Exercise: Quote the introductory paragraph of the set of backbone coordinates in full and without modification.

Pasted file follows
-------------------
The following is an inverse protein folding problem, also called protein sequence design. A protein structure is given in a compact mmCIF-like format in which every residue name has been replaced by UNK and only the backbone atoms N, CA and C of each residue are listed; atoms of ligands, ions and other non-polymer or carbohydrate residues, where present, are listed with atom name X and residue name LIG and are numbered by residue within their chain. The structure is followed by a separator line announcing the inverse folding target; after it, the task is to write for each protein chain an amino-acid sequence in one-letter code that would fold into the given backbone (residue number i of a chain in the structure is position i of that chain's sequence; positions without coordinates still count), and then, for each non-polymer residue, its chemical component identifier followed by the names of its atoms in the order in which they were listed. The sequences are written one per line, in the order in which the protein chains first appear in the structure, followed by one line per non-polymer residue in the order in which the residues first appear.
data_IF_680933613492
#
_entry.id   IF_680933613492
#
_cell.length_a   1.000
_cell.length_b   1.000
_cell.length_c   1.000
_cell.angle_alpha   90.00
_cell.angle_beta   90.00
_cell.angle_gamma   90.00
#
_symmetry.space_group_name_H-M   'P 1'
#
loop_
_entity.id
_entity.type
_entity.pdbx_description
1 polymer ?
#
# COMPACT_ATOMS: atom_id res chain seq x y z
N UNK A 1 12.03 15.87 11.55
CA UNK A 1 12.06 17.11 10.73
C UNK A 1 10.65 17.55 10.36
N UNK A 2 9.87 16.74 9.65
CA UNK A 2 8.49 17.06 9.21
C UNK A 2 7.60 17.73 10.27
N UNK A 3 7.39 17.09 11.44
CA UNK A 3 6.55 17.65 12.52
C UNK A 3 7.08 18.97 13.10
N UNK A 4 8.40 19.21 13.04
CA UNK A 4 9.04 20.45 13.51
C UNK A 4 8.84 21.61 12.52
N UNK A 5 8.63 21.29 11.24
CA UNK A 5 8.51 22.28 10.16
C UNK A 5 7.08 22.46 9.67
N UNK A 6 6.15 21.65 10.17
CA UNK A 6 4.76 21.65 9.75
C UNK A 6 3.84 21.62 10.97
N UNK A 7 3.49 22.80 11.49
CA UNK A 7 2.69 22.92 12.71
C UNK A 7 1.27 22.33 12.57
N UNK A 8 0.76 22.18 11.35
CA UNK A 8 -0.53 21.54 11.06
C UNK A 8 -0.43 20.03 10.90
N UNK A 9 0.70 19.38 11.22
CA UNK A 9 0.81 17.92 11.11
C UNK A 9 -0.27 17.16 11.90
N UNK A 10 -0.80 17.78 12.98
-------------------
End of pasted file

The following is an inverse protein folding problem, also called protein sequence design. A protein structure is given in a compact mmCIF-like format in which every residue name has been replaced by UNK and only the backbone atoms N, CA and C of each residue are listed; atoms of ligands, ions and other non-polymer or carbohydrate residues, where present, are listed with atom name X and residue name LIG and are numbered by residue within their chain. The structure is followed by a separator line announcing the inverse folding target; after it, the task is to write for each protein chain an amino-acid sequence in one-letter code that would fold into the given backbone (residue number i of a chain in the structure is position i of that chain's sequence; positions without coordinates still count), and then, for each non-polymer residue, its chemical component identifier followed by the names of its atoms in the order in which they were listed. The sequences are written one per line, in the order in which the protein chains first appear in the structure, followed by one line per non-polymer residue in the order in which the residues first appear.